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Te Waka Toi grants support South Island Maori arts

Te Waka Toi grants support South Island Maori arts

Young Christchurch Maori will contribute ideas to a new interactive drama, which aims to help prevent suicide and is supported by a $30,000 grant from Te Waka Toi, the Maori arts board of Creative New Zealand, in its latest funding round.

Developed by Te Whanau Puawai Ora of Christchurch, My Taniwha will promote cultural identity, peer support, self-esteem, help-seeking behaviour and participation in the arts. It will be presented to kura, whare wananga, youth centres, youth correction units and marae throughout New Zealand in 2003.

This was one of 50 projects offered grants totalling $701,018 across Te Waka Toi’s five funding programmes: New Work, Experiencing Maori Arts, Heritage Arts, Te Reo and Indigenous Links. Te Waka Toi received a total of 95 applications seeking more than $2.2 million.

A grant of $5500 was offered to another Christchurch group, Te Roopu Haka o Te Kotahitanga, to record a CD of original contemporary songs in te reo Maori for children. The songs will be performed by the junior members of the club and have been composed by Tihi, Wiremu and Te Huaki Puanaki.

The National Maori Choir - Te Roopu Waiata Maori – was offered a grant of $10,000 to participate in the Toi Maori Aotearoa Arts Festival in Christchurch in January 2003. The Festival promises “a night of classical Maori music and opera” involving the National Maori Choir, four Maori opera singers, Whirimako Black, taonga puoro and a presentation of awards to Maori musicians living in the South Island who have contributed to Maori music. The National Maori Choir has 80 members, chosen from regional choirs throughout the country.

An experimental multi-media installation called rerehiko, involving moving images of water, swimmers/dancers, tukutuku and floating texts, will be created by Rachel Rakena of Dunedin, with the support of a $10,000 grant. The installation is expected to be part of the Ngai Tahu exhibition for the opening of Te Puna o Waiwhetu, the new Christchurch City Art Gallery, next April.

“I would like to take the viewer on a journey into a cyberspace whare whakairo,” Rakena said.

Prominent musicians for the project include Richard Nunns, Daniel Poynton and Deborah Wai Kapohe. Rakena also plans to use similar subject matter to produce a short film for entry into local and international competitions.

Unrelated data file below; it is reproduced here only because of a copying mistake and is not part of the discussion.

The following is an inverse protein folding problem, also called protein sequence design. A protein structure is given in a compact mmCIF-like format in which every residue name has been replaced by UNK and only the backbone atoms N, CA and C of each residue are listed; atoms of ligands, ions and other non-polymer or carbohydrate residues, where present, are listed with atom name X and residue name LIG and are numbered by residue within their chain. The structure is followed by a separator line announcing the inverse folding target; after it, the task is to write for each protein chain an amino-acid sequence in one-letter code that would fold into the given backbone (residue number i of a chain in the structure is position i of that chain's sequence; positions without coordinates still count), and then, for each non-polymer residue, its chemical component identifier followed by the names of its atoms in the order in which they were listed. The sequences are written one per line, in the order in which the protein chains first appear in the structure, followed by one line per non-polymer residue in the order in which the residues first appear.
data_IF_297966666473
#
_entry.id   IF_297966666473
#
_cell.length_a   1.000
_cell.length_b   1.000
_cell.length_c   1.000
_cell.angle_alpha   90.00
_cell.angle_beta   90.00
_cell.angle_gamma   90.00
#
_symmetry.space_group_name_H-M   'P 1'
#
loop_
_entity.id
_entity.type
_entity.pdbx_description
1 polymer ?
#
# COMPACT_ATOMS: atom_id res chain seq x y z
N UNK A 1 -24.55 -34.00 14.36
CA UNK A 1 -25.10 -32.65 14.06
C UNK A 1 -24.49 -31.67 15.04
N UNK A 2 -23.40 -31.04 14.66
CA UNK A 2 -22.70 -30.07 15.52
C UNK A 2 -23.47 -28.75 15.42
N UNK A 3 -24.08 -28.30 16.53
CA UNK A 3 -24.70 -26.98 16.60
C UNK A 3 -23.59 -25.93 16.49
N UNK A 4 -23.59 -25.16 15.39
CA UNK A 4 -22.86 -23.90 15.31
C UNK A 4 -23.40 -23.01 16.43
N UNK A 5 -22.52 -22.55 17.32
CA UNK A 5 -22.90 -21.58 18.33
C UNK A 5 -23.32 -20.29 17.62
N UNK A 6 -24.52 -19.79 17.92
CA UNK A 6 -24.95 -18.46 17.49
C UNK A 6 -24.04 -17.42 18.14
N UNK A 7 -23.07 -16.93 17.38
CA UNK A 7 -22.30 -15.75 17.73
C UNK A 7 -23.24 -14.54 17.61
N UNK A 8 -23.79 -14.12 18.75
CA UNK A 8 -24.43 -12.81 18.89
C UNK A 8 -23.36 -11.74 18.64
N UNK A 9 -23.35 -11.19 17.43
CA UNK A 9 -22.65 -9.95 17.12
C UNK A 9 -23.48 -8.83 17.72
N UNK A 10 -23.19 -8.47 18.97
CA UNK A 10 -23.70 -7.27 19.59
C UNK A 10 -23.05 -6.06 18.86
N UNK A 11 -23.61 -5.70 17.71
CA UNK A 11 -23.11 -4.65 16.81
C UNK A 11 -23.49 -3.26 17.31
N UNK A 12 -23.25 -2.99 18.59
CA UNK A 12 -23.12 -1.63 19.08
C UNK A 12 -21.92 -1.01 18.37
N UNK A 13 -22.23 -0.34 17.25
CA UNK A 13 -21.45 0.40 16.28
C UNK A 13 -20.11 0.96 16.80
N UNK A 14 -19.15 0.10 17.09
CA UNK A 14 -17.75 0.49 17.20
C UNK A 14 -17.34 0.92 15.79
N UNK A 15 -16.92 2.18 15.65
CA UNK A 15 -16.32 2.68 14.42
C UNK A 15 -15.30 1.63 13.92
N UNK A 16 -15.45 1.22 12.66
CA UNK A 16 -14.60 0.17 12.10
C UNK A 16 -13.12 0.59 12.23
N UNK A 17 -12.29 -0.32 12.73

About 1000 performers in 27 groups were expected to come together at Nga Hau e Wha national marae in Christchurch for a South Island kapa haka festival at Labour Weekend. The festival supports the work of primary and secondary schools, and other groups in the northern, southern and central regions towards the Aotearoa National Festival. The festival organisers, Te Waipounamu Maori Cultural Council, were offered a grant of $8000.

Hakatere Maori Committee of Ashburton was offered a $30,000 grant to support the carving of whakairo for a new wharenui, as part of a broader marae redevelopment project. The wharenui, wharekai and wharepaku are all being replaced at Hakatere Marae with the help of grants from other organisations. Master carver Vince Leonard will lead the carving team of Hakatere whanau and stage one of the project is expected to be completed by December 2003.

A trust called Kanohi Kitea plans a three-day wananga called Haumi E! 2002 on Ta moko and taonga puoro, to be held in Christchurch in December. This project was supported with a grant of $18,000 from Te Waka Toi. With the support of a $10,000 grant from Te Waka Toi, a group of ten weavers and whanau from Opotiki will travel to the West Coast of the South Island in November to exchange knowledge about their artform, and gather and prepare kiekie and flax to use in decorating their planned new wharenui at Hawai Marae.

The resources are needed to make tukutuku and whariki (floormats) for a replacement ancestral wharenui. Most of the Opotiki group have whakapapa links with Ngai Tahu, and the kiekie on the West Coast is nearly three times the length of local kiekie, as well as being more accessible.

Grants supporting South Island writers include:

$14,000 to Rangi Nui Faith of Rangiora, North Canterbury to write a book of poetry. His collection Rivers Without Eels was published by Huia Publishers in 2001.

$4245 to Anituatua Black of Dunedin towards writing a collection of short stories as told by her mother, also called Anituatua, in Tuhoe dialect, about an old fairy woman who is part of the spirit world.

The closing date for the next project funding round is 23 February 2003. Anyone wishing to apply for a grant to Te Waka Toi should contact Haniko Te Kurapa, Maori Arts Adviser, Creative New Zealand (Tel: 04-473 0182 Email: mailto:

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